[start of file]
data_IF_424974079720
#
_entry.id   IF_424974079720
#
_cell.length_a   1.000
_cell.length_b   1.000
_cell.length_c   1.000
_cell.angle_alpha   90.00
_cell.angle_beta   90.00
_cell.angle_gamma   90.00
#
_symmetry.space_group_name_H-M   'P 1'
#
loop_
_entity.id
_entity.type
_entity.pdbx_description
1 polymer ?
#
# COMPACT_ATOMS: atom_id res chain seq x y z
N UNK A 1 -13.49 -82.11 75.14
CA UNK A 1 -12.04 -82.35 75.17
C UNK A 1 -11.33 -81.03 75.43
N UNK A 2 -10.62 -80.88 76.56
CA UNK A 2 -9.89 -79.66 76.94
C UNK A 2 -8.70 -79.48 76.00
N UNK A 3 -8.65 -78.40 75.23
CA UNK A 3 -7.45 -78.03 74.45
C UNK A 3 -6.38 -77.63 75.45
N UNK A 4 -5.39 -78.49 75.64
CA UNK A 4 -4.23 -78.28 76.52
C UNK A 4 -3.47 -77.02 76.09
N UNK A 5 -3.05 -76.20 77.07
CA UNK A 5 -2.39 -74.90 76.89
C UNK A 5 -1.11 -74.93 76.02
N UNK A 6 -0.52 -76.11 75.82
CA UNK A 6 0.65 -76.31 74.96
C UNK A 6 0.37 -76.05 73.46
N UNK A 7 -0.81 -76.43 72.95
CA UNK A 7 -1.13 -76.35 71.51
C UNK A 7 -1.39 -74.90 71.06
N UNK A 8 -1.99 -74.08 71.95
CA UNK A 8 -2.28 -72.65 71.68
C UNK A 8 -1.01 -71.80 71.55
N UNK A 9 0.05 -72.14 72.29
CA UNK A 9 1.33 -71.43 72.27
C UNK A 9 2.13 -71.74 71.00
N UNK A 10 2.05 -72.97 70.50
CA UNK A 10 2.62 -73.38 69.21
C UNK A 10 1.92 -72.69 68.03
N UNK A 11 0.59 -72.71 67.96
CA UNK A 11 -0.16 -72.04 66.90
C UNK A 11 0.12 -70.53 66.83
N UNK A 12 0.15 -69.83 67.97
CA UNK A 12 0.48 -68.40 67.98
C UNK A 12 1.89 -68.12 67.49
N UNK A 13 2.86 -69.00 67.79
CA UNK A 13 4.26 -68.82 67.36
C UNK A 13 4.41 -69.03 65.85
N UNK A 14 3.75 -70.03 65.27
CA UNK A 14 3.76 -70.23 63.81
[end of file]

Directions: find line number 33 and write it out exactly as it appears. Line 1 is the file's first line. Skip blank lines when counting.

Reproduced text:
N UNK A 5 -3.05 -76.20 77.07